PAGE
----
[CentOS] gigantic memory leak in Clock Applet...

Thu Jan 10 08:13:26 UTC 2013
Paul Bijnens <Paul.Bijnens at xplanation.com>

On 2013-01-09 19:41, fred smith wrote:
> here's the (I think) equivalent blocks from my system:
> 08048000-0805b000 r-xp 00000000 fd:00 4685290    /usr/libexec/clock-applet
> Size:                76 kB
> Rss:                 68 kB
> Shared_Clean:         0 kB
> Shared_Dirty:         0 kB
> Private_Clean:       68 kB
> Private_Dirty:        0 kB
> Swap:                 0 kB
> Pss:                 68 kB
> 0805b000-0805c000 rw-p 00012000 fd:00 4685290    /usr/libexec/clock-applet
> Size:                 4 kB
> Rss:                  4 kB
> Shared_Clean:         0 kB
> Shared_Dirty:         0 kB
> Private_Clean:        0 kB
> Private_Dirty:        4 kB
> Swap:                 0 kB
> Pss:                  4 kB
> 09681000-1072a000 rw-p 09681000 00:00 0          [heap]
> Size:            115364 kB
> Rss:             115288 kB
> Shared_Clean:         0 kB
> Shared_Dirty:         0 kB
> Private_Clean:        0 kB
> Private_Dirty:   115288 kB
> Swap:                 0 kB
> Pss:             115288 kB
> I note that the heap shows 115288, or around 115 megabytes.
> Do I understand what you said (below) to imply that in this example, clock-applet is directly
> responsible for all 115288 KB, since Pss and RSS are the same?

Yes indeed. The heap is using an enourmous amount of memory there.
And it is all private data used by this program all by itself.

The heap space is mostly used by malloc and related programs.
So that points to some memory leak there.

What else could use the heap besides malloc?  I'm not sure here.

A clock applet is of course very busy with time handling, and I guess,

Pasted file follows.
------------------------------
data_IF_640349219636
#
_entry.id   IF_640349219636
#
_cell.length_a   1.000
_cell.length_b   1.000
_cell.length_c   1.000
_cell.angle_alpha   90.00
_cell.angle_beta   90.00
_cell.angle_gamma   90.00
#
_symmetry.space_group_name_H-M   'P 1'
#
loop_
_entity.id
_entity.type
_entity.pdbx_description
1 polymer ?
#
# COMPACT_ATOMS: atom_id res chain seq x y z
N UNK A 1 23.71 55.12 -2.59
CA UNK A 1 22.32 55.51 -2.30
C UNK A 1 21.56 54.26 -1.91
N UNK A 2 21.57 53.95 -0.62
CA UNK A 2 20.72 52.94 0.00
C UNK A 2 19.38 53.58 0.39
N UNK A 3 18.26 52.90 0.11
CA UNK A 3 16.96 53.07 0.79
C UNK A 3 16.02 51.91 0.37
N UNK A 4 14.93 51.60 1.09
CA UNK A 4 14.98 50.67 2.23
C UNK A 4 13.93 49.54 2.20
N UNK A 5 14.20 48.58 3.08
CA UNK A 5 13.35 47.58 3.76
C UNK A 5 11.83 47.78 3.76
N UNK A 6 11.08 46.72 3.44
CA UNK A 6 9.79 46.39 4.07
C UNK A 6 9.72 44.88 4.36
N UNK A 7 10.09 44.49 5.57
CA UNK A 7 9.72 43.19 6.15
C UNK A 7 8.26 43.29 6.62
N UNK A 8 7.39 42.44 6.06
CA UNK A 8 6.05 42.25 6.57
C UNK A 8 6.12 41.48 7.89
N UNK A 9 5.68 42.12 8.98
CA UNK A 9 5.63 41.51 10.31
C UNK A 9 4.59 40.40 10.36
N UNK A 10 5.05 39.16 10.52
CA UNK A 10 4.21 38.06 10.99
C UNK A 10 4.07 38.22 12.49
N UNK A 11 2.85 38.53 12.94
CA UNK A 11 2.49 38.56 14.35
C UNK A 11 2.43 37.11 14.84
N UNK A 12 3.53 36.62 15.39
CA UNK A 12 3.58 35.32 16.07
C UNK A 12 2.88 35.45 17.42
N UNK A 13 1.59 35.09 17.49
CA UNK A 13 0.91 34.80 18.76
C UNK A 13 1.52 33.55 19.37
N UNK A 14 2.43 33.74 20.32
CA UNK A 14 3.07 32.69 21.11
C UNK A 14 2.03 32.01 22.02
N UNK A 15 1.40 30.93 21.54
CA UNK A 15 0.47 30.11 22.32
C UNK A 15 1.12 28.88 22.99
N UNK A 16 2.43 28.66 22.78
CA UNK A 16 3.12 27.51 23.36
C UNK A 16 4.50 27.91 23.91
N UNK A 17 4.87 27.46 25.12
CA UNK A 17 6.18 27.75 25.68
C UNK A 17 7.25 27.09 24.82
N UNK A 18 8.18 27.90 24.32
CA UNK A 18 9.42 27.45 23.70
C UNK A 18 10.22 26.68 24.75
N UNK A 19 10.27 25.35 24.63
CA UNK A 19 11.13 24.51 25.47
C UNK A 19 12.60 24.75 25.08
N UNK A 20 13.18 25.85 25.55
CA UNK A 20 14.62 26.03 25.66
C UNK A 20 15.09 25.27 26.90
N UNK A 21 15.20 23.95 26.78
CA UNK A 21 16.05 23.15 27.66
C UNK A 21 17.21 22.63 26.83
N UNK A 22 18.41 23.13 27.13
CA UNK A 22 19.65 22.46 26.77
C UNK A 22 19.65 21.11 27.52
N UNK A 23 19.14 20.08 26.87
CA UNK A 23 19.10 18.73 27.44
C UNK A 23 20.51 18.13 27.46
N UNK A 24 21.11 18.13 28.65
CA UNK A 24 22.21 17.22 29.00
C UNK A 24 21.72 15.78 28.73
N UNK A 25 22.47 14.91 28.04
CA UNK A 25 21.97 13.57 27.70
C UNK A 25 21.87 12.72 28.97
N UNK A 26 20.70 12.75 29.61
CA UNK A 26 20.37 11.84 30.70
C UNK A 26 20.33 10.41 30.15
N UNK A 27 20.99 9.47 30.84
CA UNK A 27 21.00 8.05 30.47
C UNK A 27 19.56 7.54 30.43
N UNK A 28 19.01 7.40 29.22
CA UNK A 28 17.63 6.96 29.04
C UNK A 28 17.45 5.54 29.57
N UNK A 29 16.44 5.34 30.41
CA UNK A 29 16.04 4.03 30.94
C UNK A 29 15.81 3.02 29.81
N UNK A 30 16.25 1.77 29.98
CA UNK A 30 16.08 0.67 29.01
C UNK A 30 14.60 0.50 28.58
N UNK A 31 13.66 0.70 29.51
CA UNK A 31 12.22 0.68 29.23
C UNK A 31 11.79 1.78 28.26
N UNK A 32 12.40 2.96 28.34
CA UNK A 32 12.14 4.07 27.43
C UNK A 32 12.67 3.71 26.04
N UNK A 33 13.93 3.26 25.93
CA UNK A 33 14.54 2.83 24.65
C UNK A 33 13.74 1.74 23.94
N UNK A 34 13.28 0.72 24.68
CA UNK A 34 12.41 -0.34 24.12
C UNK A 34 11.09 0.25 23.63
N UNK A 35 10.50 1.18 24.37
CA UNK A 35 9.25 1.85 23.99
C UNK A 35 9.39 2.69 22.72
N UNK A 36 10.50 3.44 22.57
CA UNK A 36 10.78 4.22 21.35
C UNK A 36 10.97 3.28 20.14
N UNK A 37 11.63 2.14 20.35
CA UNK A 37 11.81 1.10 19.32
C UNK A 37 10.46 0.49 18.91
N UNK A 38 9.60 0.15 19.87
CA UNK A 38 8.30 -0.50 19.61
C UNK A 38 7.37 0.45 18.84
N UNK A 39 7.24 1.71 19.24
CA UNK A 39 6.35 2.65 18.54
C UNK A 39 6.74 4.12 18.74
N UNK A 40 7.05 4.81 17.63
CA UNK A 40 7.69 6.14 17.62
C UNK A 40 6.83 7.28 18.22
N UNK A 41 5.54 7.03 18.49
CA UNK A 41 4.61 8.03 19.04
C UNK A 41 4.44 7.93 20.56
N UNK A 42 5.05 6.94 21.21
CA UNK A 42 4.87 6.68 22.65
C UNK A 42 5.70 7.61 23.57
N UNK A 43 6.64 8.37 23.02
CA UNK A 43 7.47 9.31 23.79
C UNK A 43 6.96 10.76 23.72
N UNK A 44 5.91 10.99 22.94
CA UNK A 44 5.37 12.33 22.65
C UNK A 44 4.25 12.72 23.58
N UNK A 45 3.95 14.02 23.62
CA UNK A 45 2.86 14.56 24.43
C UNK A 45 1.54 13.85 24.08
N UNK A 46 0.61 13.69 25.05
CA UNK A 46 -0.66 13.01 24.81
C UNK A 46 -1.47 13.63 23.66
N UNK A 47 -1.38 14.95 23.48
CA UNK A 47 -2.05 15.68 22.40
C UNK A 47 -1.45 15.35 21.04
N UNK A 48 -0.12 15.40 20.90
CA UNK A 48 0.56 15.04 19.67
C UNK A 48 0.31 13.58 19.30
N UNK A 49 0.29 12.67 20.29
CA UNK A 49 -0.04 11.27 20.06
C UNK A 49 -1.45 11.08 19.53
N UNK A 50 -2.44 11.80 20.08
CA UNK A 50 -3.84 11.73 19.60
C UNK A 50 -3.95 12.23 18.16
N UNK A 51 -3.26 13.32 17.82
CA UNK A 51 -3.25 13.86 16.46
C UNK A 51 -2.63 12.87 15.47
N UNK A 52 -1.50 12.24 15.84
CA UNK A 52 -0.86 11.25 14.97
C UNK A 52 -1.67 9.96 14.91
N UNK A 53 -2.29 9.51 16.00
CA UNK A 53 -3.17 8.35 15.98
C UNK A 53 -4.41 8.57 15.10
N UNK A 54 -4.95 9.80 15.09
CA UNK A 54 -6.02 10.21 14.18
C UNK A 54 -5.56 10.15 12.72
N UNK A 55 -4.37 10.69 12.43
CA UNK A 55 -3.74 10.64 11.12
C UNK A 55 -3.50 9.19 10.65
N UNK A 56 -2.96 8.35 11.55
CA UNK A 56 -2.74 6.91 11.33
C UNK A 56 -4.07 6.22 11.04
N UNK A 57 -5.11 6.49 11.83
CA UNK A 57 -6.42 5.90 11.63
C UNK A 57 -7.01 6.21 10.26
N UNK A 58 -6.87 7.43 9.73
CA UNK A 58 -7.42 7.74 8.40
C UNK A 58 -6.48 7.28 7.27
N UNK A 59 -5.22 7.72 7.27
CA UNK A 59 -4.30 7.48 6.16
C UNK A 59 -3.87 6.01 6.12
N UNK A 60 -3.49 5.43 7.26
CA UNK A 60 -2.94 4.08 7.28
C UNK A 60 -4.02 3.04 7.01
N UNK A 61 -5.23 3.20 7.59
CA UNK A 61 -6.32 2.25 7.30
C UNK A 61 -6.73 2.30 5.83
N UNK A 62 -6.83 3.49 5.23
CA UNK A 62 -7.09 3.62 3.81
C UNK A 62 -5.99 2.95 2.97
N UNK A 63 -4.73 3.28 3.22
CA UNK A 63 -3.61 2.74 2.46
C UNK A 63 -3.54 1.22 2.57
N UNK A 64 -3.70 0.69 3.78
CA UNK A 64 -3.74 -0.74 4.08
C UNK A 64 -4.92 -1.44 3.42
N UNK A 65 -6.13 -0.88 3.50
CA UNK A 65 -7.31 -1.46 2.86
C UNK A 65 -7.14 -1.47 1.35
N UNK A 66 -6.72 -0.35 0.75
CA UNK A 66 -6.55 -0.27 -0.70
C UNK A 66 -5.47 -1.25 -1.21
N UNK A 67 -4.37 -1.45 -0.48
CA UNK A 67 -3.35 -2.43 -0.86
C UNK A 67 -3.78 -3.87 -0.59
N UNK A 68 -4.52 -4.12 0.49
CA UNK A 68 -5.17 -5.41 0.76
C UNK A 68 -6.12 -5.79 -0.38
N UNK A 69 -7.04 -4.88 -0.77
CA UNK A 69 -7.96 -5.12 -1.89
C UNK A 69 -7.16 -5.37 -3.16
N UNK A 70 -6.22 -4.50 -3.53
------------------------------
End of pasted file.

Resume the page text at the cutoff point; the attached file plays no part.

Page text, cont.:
does use some feature to get awakened now and then to update what it is
supposed to keep track of.  Alarm interrrupts, sleeps etc.
And malloc inside an interrupt handler could have such an effect.
You could try to see if there is a correlation of that heap space size
with time.  Is it linear? Or does it increase more in certain situations
(heavy CPU usage, heavy disk usage, when you have a VM-client running
on the system at the same time,...)?

I've not looked into the source code of the clock applet.
Neither do I have an explanation why the problem disappears some
time later, as many people have observed, and as happend on my system too.
Was that due to an upgrade of some package? Or due to a different
sequence of events that happen to free after the malloc in the
right order?.

I guess you are sure you're running all programs updated to the current 5.8 version.

> top currently
> shows:
> 23350 fredex    16   0  240m 124m 9.9m S  0.7  3.2   1:25.71 115m   76 125m    1    0 clock-applet
> note that I've enabled some other memory-related columns here. I think it may be
> interesting to see that the swap amount appears to be the same as (or at least close)
> the size/rss/private-dirty/pss entries from the [heap] section shown above.

In modern Linux, I understand, the notion of swap, as we learned it from the early days
is heavily changed. I'm not sure anymore if swap here means:  paged out to swap space,
or reserved in swap space, or something else.
The DATA is indeed 125m, and that is indeed the heap above.

> Another thing that might be interesting to try is to kill the clock-applet and leave it
> dead for a while, and see if top starts reporting that memory to some other app(let).

That would then verify the claim that the leak is not real (the above shows the contrary,
I think), and gnome programs interact with each other in much more deeper ways than
you would expect.

Paul Bijnens, Xplanation
* I think I've got the hang of it now:  exit, ^D, ^C, ^\, ^Z, ^Q, ^^, *
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* stop, end, ^]c, +++ ATH, disconnect,  halt,  abort,  hangup,  KJOB, *
* ^X^X,  :D::D,  kill -9 1,  kill -1 $$,  shutdown,  init 0,  Alt-F4, *
* Alt-f-e, Ctrl-Alt-Del, Alt-SysRq-reisub, Stop-A, AltGr-NumLock, ... *
* ...  "Are you sure?"  ...   YES   ...   Phew ...   I'm out          *